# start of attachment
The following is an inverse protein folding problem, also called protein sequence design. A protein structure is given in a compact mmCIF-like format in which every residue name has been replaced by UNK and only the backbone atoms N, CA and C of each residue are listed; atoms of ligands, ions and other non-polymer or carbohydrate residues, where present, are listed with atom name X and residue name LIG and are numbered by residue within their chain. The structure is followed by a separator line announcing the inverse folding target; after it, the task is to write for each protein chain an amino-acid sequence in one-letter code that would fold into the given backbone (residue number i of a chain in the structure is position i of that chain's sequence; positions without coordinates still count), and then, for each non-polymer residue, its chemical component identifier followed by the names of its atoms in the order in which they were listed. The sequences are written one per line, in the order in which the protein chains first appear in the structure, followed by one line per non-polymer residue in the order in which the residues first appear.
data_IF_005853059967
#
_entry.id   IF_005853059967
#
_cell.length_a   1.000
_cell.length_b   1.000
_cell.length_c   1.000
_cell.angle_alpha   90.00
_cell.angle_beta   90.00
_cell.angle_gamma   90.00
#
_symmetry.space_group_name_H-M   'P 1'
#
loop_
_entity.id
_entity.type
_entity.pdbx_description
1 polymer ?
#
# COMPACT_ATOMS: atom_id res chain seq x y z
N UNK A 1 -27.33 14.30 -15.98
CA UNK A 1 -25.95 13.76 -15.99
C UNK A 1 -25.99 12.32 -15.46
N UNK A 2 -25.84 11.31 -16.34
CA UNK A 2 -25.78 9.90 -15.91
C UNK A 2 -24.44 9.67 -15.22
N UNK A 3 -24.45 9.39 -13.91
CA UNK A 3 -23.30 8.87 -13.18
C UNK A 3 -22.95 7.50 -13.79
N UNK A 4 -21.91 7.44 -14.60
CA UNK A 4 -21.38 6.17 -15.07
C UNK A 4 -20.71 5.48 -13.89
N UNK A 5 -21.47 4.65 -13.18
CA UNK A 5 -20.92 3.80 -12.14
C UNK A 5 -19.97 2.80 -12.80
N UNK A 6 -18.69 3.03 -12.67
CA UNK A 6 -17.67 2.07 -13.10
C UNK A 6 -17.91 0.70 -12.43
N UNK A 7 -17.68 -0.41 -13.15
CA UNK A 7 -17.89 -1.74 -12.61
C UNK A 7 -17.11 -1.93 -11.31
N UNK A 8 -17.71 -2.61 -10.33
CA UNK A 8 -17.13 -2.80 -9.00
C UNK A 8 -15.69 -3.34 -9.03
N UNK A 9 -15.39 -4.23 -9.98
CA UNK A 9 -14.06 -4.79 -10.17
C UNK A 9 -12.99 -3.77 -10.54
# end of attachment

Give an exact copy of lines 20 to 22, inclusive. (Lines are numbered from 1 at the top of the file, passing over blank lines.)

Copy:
#
# COMPACT_ATOMS: atom_id res chain seq x y z
N UNK A 1 -27.33 14.30 -15.98